Nuclear stress tests involve a significant amount of radiation exposure, equivalent to 400 chest x-rays. While the benefit of the information obtained from a nuclear stress test, when done properly, far outweighs any potential hazard from radiation exposure, pregnant women should not undergo a nuclear scan and patients who undergo several procedures involving radiation exposure should discuss the issue with a doctor to ensure that the total dose does not exceed safety limits. On average, during a typical nuclear stress test, you are exposed to 11 millisieverts of radiation. This is about three times the dose of radiation you receive just for living your normal daily life for a year.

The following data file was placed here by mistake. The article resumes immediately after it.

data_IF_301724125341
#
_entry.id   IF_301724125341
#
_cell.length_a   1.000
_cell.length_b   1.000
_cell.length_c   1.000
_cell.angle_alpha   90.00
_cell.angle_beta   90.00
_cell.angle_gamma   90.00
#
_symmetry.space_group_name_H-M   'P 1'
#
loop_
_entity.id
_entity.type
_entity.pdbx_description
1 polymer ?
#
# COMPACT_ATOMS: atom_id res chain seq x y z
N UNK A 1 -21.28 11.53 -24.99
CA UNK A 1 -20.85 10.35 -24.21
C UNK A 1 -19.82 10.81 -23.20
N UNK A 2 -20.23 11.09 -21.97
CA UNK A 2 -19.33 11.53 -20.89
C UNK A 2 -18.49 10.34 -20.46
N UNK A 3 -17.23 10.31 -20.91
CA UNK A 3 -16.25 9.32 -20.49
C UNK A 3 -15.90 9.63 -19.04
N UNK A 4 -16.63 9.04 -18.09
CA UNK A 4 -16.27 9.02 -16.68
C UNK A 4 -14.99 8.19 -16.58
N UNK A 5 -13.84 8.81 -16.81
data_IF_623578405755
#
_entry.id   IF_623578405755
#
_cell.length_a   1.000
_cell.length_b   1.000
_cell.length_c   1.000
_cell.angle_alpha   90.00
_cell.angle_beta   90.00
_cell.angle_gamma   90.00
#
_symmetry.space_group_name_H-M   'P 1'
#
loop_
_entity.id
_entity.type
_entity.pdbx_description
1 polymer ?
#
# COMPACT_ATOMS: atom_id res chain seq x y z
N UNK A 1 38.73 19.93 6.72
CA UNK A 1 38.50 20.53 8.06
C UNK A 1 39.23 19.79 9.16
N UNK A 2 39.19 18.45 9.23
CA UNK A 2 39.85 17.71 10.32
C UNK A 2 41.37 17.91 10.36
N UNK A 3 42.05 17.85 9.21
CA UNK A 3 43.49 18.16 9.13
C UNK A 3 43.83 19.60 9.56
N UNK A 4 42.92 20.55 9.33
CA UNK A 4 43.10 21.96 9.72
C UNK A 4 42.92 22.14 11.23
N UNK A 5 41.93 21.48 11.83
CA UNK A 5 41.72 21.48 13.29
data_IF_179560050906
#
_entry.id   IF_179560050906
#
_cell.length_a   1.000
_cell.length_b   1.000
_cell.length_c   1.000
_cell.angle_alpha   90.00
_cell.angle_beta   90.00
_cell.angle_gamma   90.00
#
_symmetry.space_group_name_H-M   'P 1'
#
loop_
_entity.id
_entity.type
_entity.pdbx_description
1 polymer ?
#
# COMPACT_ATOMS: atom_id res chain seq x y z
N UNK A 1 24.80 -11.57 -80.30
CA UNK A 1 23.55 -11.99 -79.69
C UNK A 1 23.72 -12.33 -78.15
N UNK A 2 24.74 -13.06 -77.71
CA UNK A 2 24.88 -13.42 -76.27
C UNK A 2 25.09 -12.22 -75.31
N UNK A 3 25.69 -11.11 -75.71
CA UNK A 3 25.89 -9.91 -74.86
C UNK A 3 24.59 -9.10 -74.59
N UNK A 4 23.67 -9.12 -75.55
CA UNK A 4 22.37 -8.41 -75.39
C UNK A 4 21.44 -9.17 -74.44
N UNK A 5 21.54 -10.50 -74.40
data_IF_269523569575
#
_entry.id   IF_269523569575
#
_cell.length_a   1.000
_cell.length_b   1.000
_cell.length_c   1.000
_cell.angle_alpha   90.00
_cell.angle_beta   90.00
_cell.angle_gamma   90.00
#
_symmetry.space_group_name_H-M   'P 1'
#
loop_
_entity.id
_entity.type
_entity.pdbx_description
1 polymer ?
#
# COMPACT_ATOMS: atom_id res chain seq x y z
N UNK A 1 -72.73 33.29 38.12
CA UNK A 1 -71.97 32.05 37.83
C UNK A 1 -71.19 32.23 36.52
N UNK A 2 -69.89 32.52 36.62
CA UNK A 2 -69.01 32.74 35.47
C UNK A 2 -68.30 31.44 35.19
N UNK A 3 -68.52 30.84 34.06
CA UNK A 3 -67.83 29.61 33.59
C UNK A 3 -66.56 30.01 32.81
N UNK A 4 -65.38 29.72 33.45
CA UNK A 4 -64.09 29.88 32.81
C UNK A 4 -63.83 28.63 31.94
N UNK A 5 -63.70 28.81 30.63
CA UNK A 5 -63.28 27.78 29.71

The amount of radiation you receive during a nuclear stress test is monitored and regulated by the Nuclear Regulatory Commission (NRC). The NRC sets limits on the amount of radiation that can be safely administered to patients during medical procedures. The NRC also requires that all medical facilities that use radiation in their procedures have safety protocols in place to ensure that patients are not exposed to more radiation than necessary. The amount of radiation you receive during a nuclear stress test is relatively small compared to other medical procedures that involve radiation exposure.
For example, a CT scan can expose you to up to 10 times more radiation than a nuclear stress test. It is important to remember that the amount of radiation you receive during a nuclear stress test is monitored and regulated by the NRC. While there is some risk associated with any medical procedure involving radiation exposure, the risk is minimal when compared to the potential benefits of the procedure.